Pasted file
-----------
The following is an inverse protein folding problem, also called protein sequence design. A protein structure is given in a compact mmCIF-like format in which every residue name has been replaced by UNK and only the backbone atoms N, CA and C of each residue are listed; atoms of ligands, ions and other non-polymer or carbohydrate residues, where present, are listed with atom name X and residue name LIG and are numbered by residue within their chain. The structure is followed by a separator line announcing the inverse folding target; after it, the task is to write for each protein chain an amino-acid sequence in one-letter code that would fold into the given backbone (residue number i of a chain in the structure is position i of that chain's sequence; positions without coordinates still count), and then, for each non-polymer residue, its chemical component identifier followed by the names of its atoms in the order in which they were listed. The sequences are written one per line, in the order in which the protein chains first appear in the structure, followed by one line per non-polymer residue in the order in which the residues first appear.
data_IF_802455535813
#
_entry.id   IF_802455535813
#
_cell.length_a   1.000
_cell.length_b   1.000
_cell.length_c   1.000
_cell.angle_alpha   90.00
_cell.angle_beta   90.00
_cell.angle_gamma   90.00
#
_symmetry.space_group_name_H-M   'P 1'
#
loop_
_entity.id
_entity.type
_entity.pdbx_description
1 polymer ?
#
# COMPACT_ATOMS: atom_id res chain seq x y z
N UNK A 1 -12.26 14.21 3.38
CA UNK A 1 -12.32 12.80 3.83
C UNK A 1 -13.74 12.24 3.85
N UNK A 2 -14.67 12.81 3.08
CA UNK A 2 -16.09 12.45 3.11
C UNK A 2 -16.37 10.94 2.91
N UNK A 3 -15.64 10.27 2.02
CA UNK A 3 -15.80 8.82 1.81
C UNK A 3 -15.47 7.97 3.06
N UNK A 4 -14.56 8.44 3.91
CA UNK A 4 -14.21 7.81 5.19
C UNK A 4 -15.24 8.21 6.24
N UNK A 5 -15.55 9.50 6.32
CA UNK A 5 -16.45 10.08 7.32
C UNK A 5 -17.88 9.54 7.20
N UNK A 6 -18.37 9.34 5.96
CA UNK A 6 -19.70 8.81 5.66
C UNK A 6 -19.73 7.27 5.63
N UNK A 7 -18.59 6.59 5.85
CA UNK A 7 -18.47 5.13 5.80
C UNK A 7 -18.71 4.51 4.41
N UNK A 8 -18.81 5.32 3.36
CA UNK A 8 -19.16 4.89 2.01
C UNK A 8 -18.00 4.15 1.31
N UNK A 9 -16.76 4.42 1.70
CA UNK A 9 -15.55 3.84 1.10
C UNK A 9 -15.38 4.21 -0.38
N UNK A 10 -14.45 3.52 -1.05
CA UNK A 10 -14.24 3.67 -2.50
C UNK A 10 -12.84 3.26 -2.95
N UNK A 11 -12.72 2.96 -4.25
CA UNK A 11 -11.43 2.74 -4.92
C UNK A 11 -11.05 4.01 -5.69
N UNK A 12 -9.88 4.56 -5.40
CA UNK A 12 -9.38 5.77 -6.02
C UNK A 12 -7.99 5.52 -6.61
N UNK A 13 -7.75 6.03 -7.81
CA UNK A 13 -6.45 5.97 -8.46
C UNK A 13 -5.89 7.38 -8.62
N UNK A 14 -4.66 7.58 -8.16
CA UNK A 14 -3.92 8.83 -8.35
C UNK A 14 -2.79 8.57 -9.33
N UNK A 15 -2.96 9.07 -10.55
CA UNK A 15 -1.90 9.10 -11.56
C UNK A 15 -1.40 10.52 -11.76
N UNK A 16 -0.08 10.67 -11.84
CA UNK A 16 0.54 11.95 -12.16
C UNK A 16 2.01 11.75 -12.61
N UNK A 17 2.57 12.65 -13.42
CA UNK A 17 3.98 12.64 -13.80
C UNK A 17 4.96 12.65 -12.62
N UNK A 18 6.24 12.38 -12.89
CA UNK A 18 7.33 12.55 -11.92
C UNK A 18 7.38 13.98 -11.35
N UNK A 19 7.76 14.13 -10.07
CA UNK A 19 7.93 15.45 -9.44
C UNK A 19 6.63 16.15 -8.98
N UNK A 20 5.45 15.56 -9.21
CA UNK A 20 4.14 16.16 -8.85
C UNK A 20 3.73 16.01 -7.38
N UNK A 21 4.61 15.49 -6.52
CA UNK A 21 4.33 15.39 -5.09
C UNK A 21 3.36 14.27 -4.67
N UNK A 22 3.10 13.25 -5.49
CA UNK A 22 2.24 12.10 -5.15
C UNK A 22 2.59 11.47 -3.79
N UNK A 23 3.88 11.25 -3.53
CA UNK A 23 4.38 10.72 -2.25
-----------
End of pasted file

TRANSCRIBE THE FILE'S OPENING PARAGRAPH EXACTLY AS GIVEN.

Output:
The following is an inverse protein folding problem, also called protein sequence design. A protein structure is given in a compact mmCIF-like format in which every residue name has been replaced by UNK and only the backbone atoms N, CA and C of each residue are listed; atoms of ligands, ions and other non-polymer or carbohydrate residues, where present, are listed with atom name X and residue name LIG and are numbered by residue within their chain. The structure is followed by a separator line announcing the inverse folding target; after it, the task is to write for each protein chain an amino-acid sequence in one-letter code that would fold into the given backbone (residue number i of a chain in the structure is position i of that chain's sequence; positions without coordinates still count), and then, for each non-polymer residue, its chemical component identifier followed by the names of its atoms in the order in which they were listed. The sequences are written one per line, in the order in which the protein chains first appear in the structure, followed by one line per non-polymer residue in the order in which the residues first appear.